• Reuters

Crossbow Man Detained for Nine Years over Treason Threat to Kill Queen Elizabeth

Crown Prosecution Service/Handout via REUTERS
An image of the crossbow Jaswant Singh Chail had in his possession on arrest is seen in this undated handout image obtained by Reuters on October 5, 2023.

LONDON, Oct 5 (Reuters) – A man who was arrested with a loaded crossbow at Windsor Castle saying he wanted to kill Queen Elizabeth was detained for nine years on Thursday after admitting an offense under the Treason Act and making threats against the late monarch.

Jaswant Singh Chail, 21, said “I am here to kill the queen” when he was arrested dressed in black clothing and wearing a hood, metal mask and gloves in the grounds of the castle to the west of London at about 8 a.m. on Christmas Day, 2021.

Elizabeth, who died aged 96 in September last year, was at the castle on the day of the incident, along with her son Charles, now the king, and other close family members.

Chail appeared at London’s Old Bailey on Thursday, where judge Nicholas Hilliard said he should be detained in Broadmoor top security psychiatric hospital before being sent to prison “when he has received the treatment he needs.”

The judge said Chail had “lost touch with reality such that he had become psychotic” by the time he entered Windsor Castle but his responsibility for his offenses was significant.

“He had conceived of killing the queen early in 2021 when he was not psychotic. He took steps to try and get closer to his target and learn useful skills when, again, he was not psychotic,” the judge said.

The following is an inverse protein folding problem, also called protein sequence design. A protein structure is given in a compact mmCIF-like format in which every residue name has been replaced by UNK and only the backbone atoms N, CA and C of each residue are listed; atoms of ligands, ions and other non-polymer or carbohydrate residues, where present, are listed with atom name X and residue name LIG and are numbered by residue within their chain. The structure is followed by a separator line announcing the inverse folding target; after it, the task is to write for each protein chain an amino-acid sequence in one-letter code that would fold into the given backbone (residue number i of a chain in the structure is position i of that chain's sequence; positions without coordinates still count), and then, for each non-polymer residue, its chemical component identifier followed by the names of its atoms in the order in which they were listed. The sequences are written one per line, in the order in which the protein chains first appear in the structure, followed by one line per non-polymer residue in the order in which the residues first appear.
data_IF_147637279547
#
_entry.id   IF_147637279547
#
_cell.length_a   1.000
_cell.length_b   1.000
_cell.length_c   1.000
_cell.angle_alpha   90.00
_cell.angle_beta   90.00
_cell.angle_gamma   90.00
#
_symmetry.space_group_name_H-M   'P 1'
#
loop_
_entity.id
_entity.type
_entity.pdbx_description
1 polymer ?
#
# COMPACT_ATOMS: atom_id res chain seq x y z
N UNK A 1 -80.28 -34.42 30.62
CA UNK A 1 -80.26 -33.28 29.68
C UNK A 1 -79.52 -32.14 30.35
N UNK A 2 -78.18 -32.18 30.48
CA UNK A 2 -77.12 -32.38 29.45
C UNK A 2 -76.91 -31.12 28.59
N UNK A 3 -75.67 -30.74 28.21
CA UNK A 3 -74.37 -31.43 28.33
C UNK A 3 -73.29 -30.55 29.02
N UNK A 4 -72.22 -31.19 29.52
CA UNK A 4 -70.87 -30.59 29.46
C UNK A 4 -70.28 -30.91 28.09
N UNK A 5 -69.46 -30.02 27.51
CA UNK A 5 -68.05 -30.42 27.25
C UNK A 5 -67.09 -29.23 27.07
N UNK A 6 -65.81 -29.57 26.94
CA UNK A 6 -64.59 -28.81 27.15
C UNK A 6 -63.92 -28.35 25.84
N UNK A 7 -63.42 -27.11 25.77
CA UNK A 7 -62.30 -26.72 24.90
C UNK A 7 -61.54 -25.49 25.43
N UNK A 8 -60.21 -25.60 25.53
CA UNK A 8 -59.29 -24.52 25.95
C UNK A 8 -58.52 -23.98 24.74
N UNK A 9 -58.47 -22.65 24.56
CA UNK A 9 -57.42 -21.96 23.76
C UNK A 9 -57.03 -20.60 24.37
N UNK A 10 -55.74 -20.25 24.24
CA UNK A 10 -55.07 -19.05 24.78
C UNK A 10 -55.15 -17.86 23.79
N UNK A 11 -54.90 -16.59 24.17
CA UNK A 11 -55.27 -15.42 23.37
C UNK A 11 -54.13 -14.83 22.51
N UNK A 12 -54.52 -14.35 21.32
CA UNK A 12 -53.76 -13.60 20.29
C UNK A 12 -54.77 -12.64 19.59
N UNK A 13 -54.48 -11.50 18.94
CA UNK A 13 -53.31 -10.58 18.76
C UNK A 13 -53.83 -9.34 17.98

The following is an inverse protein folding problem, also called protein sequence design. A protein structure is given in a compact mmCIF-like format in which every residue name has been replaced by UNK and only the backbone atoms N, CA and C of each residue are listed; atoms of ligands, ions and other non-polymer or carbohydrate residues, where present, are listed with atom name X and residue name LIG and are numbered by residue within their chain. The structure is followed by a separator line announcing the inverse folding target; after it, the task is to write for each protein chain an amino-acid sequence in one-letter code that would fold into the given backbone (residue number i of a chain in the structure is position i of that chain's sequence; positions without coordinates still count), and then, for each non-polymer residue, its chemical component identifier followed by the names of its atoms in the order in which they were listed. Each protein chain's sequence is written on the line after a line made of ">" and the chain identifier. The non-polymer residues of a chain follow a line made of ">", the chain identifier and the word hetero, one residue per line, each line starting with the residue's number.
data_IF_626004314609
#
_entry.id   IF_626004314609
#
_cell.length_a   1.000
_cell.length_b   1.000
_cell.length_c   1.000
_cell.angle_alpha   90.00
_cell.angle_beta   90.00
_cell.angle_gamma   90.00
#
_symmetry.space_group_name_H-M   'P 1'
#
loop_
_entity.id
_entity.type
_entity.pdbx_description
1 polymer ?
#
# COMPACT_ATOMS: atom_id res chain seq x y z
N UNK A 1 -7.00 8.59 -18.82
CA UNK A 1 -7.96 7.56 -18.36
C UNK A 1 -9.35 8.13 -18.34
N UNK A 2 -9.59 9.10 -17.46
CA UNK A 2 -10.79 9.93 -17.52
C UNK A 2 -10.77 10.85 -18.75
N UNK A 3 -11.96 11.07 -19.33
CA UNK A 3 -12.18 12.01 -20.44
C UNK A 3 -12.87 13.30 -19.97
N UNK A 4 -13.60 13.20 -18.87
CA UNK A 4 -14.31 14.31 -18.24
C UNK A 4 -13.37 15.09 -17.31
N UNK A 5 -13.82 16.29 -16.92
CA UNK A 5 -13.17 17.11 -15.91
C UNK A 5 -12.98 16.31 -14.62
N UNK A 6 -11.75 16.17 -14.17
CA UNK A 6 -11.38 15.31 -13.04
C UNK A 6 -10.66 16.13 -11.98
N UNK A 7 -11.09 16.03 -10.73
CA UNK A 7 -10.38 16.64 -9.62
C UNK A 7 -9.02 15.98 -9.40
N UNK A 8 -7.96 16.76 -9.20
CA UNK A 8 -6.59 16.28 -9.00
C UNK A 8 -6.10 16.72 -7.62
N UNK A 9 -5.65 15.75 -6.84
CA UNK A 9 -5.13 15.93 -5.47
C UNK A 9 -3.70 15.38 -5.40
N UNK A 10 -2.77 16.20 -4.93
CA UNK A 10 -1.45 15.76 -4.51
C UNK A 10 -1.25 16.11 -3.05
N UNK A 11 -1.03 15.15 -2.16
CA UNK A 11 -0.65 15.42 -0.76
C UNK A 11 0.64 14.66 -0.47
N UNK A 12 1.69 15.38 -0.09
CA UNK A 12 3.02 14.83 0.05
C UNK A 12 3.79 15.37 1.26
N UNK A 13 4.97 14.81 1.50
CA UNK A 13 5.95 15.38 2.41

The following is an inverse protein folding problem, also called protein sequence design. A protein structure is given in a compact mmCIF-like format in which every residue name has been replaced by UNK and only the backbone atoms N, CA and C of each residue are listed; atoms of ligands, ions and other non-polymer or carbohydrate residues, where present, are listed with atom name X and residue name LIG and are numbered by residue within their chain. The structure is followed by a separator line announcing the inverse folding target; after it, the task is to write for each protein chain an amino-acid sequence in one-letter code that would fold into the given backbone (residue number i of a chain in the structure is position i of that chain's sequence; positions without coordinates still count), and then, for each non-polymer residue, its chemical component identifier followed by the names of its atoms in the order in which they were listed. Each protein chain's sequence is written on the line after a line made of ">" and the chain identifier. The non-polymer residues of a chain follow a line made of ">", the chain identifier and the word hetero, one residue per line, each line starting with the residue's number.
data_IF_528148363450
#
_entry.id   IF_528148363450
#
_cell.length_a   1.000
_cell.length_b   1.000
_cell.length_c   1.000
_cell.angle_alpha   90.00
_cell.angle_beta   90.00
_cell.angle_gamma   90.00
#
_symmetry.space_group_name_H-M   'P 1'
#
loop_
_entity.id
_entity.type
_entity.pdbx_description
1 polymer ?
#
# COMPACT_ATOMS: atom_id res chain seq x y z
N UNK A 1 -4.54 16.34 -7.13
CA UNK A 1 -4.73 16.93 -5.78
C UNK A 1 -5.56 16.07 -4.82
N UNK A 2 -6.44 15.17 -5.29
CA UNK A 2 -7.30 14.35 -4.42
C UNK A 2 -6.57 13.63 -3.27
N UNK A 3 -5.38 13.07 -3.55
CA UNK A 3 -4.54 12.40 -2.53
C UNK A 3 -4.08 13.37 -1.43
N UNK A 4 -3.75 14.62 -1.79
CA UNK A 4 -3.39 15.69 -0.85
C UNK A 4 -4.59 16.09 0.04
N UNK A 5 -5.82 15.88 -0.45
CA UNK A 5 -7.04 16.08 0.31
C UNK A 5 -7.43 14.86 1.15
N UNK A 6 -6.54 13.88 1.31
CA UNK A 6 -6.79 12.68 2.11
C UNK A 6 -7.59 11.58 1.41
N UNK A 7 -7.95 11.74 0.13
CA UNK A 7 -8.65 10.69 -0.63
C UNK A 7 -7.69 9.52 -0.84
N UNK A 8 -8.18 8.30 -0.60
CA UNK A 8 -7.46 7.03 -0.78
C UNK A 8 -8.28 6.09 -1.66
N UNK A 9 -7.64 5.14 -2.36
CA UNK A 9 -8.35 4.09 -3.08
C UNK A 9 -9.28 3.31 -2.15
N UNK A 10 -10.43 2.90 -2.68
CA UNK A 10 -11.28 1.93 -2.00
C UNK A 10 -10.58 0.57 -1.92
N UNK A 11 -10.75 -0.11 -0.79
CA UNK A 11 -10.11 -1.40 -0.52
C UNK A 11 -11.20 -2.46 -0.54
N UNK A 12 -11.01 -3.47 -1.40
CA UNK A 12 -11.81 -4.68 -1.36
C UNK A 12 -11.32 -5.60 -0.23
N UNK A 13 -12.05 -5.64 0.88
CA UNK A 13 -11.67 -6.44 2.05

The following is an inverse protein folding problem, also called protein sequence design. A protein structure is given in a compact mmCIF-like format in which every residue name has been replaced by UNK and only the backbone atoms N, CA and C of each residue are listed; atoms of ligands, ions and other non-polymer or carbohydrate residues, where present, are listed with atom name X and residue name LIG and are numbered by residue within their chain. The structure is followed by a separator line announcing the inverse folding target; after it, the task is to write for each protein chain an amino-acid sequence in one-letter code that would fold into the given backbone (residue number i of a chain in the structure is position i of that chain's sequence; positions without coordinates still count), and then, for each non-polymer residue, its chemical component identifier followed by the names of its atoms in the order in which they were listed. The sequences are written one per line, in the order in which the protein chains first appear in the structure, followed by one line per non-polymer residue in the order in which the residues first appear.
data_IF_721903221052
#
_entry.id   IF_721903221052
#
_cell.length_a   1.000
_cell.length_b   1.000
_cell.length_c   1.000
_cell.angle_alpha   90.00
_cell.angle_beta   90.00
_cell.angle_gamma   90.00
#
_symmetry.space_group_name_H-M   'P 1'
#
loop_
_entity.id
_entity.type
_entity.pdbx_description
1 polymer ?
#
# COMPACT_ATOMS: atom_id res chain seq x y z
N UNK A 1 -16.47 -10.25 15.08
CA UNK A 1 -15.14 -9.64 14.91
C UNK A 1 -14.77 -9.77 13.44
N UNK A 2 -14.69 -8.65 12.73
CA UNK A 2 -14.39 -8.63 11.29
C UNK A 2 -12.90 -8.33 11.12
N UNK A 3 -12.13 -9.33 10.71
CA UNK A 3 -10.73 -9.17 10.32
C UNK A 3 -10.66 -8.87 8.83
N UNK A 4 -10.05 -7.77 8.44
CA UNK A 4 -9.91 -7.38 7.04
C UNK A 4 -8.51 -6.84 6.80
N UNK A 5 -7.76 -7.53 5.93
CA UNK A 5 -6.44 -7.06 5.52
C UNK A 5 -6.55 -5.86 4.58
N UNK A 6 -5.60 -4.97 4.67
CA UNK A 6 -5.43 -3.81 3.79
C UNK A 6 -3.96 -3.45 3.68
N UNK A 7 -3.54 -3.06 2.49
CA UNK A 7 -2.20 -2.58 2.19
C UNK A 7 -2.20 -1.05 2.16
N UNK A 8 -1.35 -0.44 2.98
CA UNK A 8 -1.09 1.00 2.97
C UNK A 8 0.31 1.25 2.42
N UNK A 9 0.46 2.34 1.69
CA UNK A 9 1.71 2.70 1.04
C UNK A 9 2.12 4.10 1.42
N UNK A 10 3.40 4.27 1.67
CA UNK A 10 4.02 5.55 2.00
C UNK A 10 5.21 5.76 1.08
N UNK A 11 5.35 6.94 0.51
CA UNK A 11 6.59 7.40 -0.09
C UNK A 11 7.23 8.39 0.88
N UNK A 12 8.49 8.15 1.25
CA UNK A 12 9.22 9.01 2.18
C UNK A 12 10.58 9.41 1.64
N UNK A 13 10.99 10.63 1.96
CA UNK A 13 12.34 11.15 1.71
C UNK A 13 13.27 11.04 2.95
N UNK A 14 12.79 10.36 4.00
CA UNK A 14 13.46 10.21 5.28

Chail had pleaded guilty in February to the three charges of making threats to kill, possession of an offensive weapon, and an offense under the 1842 Treason Act, making him the first person to be convicted of treason in 40 years.

‘DARTH CHAILUS’

The court heard Chail was a Star Wars obsessive who fantasized about being a ‘Sith’ lord character from the film series with the name “Darth Chailus.”

He also exchanged thousands of messages with an artificial intelligence chatbot called Sarai, many of them sexually explicit, asking her to help him decide whether he should carry out the attack.

Chail, who spent months planning, was confronted by a protection officer in the grounds of the castle in an area where the intruder would have access to the private quarters, Hilliard told the court.

The recovered crossbow was a “Supersonic X-bow,” the discharged bolt from which has the potential to cause serious or fatal injuries.

“I am sorry for what I have done and what I will do. I am going to attempt to assassinate Elizabeth, queen of the royal family,” Chail, from Southampton in southern England, said in a video recorded before the incident, in which he was seen holding a crossbow and wearing a face covering.

“This is revenge for those who died in the 1919 massacre,” Chail said, referring to an incident when British colonial troops shot dead nearly 400 Sikhs in their holy city of Amritsar in northwestern India.

Indians have long demanded a formal apology from Britain for what is also known as the 1919 Jallianwala Bagh massacre, when British forces opened fire on unarmed civilians who had gathered to protest against a colonial law.